Researchers at the Massachusetts Institute of Technology think laser technology could help intelligent life make contact with Earth. The researchers surmise that creating a 1- to 2-megawatt laser focused through a telescope could produce a light strong enough to be distinguishable from the energy produced by the sun. The researchers published their study in The Astrophysical Journal.

James Clark, author of the study, is a graduate student in MIT’s Department of Aeronautics and Astronautics. He says that target of the energy beam would be areas like Proxima Centauri, the closest star to Earth. The project would be challenging, but not impossible, according to Clark.

Earth has been sending signals, such as radio waves, into space for over a century. The problem is that the length of time needed for those signals to get to the farthest reaches of the galaxy. Using light would allow messages to travel farther much faster. Lasers of the correct magnitude have already been created, but there is no telescope currently large enough to create the signal.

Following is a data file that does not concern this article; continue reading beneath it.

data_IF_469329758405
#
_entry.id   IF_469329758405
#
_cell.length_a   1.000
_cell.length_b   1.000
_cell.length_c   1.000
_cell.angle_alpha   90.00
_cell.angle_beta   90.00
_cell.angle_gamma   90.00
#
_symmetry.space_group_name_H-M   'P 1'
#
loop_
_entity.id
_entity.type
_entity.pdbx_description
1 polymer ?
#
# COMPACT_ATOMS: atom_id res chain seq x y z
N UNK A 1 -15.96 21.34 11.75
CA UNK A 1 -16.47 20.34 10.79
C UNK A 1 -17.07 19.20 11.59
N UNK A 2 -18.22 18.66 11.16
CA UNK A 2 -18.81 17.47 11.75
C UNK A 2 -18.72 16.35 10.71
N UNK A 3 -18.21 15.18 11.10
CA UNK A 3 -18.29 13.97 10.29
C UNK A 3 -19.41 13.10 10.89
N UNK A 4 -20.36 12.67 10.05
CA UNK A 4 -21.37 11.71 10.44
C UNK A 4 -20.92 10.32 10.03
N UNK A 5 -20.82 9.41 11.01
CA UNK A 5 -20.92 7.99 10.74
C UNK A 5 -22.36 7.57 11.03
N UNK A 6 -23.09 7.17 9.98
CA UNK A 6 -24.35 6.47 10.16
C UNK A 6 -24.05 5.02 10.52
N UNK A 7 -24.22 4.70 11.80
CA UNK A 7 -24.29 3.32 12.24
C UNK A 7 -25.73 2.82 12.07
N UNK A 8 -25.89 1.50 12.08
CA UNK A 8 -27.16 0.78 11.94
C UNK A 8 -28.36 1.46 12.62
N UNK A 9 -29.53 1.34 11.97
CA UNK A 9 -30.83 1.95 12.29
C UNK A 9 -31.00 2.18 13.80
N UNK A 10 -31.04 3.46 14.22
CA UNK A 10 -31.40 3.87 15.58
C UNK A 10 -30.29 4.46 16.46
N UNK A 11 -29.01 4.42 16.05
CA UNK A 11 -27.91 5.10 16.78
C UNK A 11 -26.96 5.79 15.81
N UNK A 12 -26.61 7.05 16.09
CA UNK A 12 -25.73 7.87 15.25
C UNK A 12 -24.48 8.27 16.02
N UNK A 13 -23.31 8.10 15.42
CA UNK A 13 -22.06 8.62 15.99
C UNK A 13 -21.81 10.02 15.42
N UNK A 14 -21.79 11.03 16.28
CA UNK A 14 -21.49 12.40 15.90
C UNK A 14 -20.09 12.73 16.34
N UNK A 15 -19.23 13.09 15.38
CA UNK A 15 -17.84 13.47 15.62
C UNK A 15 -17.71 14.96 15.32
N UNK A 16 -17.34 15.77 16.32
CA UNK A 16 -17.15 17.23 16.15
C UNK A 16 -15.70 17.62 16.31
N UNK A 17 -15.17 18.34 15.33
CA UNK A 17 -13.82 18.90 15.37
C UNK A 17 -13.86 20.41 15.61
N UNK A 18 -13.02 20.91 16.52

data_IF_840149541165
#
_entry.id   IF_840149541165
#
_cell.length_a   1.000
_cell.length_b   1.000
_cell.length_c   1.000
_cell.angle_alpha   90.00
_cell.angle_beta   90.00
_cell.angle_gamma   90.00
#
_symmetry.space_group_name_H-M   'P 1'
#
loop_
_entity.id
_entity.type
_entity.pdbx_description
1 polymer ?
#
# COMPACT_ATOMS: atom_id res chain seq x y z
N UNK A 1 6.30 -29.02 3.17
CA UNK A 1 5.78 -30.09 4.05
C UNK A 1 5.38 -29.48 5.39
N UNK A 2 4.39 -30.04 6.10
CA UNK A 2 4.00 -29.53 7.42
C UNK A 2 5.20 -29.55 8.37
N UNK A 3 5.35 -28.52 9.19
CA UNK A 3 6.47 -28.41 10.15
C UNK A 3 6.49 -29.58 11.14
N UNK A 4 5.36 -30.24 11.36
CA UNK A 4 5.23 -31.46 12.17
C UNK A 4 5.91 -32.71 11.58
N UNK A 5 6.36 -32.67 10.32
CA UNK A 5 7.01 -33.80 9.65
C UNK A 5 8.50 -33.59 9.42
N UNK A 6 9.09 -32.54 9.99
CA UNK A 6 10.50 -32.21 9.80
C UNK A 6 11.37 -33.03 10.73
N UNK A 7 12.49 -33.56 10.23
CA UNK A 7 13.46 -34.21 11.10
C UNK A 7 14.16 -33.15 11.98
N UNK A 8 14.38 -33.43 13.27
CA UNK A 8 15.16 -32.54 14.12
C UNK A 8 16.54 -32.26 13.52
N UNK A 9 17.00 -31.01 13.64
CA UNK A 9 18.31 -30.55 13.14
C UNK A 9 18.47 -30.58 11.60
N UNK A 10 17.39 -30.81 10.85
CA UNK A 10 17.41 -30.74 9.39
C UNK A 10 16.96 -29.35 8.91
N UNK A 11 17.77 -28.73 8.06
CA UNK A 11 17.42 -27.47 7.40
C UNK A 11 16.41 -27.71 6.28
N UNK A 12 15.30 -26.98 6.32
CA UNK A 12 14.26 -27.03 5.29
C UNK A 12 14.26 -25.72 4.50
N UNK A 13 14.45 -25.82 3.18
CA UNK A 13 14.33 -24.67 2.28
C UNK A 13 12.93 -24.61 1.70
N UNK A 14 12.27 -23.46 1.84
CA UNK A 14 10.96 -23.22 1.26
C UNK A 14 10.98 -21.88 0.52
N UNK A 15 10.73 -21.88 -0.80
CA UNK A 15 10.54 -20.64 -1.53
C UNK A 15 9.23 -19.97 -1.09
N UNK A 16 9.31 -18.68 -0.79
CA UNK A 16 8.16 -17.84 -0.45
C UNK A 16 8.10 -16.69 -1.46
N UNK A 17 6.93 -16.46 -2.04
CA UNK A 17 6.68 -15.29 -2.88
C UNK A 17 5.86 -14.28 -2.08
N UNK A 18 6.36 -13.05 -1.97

The telescope needed would be much larger anything currently seen on Earth at 115 to 148 feet long. The only thing that comes close would be the Extremely Large Telescope currently under construction by the European Space Organization. That telescope is projected to be 128 feet long.

However, operating a laser with the power of the sun has many hazards associated with it. Anyone looking at the beam could suffer massive corneal damage. There are also considerable risks to wildlife flying in the area.

Clark has a solution that he believes would eliminate these risks. He recommends putting the laser on the Moon. Clark said, “If you wanted to build this thing on the far side of the moon where no one’s living or orbiting much, then that could be a safer place for it.”